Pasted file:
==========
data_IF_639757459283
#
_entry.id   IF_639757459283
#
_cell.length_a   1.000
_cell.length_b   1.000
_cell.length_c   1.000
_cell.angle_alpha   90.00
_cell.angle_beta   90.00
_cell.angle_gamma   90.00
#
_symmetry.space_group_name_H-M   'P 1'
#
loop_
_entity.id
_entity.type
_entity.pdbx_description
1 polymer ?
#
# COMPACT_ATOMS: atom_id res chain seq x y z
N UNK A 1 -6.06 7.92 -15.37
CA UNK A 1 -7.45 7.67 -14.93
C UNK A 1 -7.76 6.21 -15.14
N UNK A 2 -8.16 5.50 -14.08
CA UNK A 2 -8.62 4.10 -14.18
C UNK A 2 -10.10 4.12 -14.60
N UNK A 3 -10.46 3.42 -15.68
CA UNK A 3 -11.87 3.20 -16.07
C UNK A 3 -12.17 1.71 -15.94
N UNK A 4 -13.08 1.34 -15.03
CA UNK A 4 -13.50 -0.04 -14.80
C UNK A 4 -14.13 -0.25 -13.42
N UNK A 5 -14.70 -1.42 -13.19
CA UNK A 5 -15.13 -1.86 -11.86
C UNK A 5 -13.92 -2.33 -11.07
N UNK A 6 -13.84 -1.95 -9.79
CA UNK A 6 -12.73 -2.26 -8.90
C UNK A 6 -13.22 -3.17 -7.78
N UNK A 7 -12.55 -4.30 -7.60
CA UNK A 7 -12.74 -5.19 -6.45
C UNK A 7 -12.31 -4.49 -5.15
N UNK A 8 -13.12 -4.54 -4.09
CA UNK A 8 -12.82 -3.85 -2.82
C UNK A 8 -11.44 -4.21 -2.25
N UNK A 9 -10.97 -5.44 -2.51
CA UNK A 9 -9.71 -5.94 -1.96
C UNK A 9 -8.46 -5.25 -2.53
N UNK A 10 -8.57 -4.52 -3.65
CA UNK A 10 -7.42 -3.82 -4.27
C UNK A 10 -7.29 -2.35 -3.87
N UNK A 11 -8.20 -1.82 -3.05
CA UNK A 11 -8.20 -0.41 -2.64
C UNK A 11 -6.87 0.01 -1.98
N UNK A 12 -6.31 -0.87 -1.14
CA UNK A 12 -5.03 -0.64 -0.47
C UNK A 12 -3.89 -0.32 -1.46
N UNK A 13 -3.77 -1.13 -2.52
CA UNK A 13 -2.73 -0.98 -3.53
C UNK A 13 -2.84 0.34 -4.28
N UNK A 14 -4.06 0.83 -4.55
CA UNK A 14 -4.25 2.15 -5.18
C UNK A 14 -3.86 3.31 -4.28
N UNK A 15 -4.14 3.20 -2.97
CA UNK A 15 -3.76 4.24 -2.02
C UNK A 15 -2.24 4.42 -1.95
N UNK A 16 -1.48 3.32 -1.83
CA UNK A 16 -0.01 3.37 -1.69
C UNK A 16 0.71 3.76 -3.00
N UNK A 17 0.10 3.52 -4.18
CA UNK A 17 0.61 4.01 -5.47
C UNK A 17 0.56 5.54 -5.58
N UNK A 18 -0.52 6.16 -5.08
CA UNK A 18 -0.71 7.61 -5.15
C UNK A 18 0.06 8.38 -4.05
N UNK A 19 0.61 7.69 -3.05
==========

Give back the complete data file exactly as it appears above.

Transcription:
data_IF_639757459283
#
_entry.id   IF_639757459283
#
_cell.length_a   1.000
_cell.length_b   1.000
_cell.length_c   1.000
_cell.angle_alpha   90.00
_cell.angle_beta   90.00
_cell.angle_gamma   90.00
#
_symmetry.space_group_name_H-M   'P 1'
#
loop_
_entity.id
_entity.type
_entity.pdbx_description
1 polymer ?
#
# COMPACT_ATOMS: atom_id res chain seq x y z
N UNK A 1 -6.06 7.92 -15.37
CA UNK A 1 -7.45 7.67 -14.93
C UNK A 1 -7.76 6.21 -15.14
N UNK A 2 -8.16 5.50 -14.08
CA UNK A 2 -8.62 4.10 -14.18
C UNK A 2 -10.10 4.12 -14.60
N UNK A 3 -10.46 3.42 -15.68
CA UNK A 3 -11.87 3.20 -16.07
C UNK A 3 -12.17 1.71 -15.94
N UNK A 4 -13.08 1.34 -15.03
CA UNK A 4 -13.50 -0.04 -14.80
C UNK A 4 -14.13 -0.25 -13.42
N UNK A 5 -14.70 -1.42 -13.19
CA UNK A 5 -15.13 -1.86 -11.86
C UNK A 5 -13.92 -2.33 -11.07
N UNK A 6 -13.84 -1.95 -9.79
CA UNK A 6 -12.73 -2.26 -8.90
C UNK A 6 -13.22 -3.17 -7.78
N UNK A 7 -12.55 -4.30 -7.60
CA UNK A 7 -12.74 -5.19 -6.45
C UNK A 7 -12.31 -4.49 -5.15
N UNK A 8 -13.12 -4.54 -4.09
CA UNK A 8 -12.82 -3.85 -2.82
C UNK A 8 -11.44 -4.21 -2.25
N UNK A 9 -10.97 -5.44 -2.51
CA UNK A 9 -9.71 -5.94 -1.96
C UNK A 9 -8.46 -5.25 -2.53
N UNK A 10 -8.57 -4.52 -3.65
CA UNK A 10 -7.42 -3.82 -4.27
C UNK A 10 -7.29 -2.35 -3.87
N UNK A 11 -8.20 -1.82 -3.05
CA UNK A 11 -8.20 -0.41 -2.64
C UNK A 11 -6.87 0.01 -1.98
N UNK A 12 -6.31 -0.87 -1.14
CA UNK A 12 -5.03 -0.64 -0.47
C UNK A 12 -3.89 -0.32 -1.46
N UNK A 13 -3.77 -1.13 -2.52
CA UNK A 13 -2.73 -0.98 -3.53
C UNK A 13 -2.84 0.34 -4.28
N UNK A 14 -4.06 0.83 -4.55
CA UNK A 14 -4.25 2.15 -5.18
C UNK A 14 -3.86 3.31 -4.28
N UNK A 15 -4.14 3.20 -2.97
CA UNK A 15 -3.76 4.24 -2.02
C UNK A 15 -2.24 4.42 -1.95
N UNK A 16 -1.48 3.32 -1.83
CA UNK A 16 -0.01 3.37 -1.69
C UNK A 16 0.71 3.76 -3.00
N UNK A 17 0.10 3.52 -4.18
CA UNK A 17 0.61 4.01 -5.47
C UNK A 17 0.56 5.54 -5.58
N UNK A 18 -0.52 6.16 -5.08
CA UNK A 18 -0.71 7.61 -5.15
C UNK A 18 0.06 8.38 -4.05
N UNK A 19 0.61 7.69 -3.05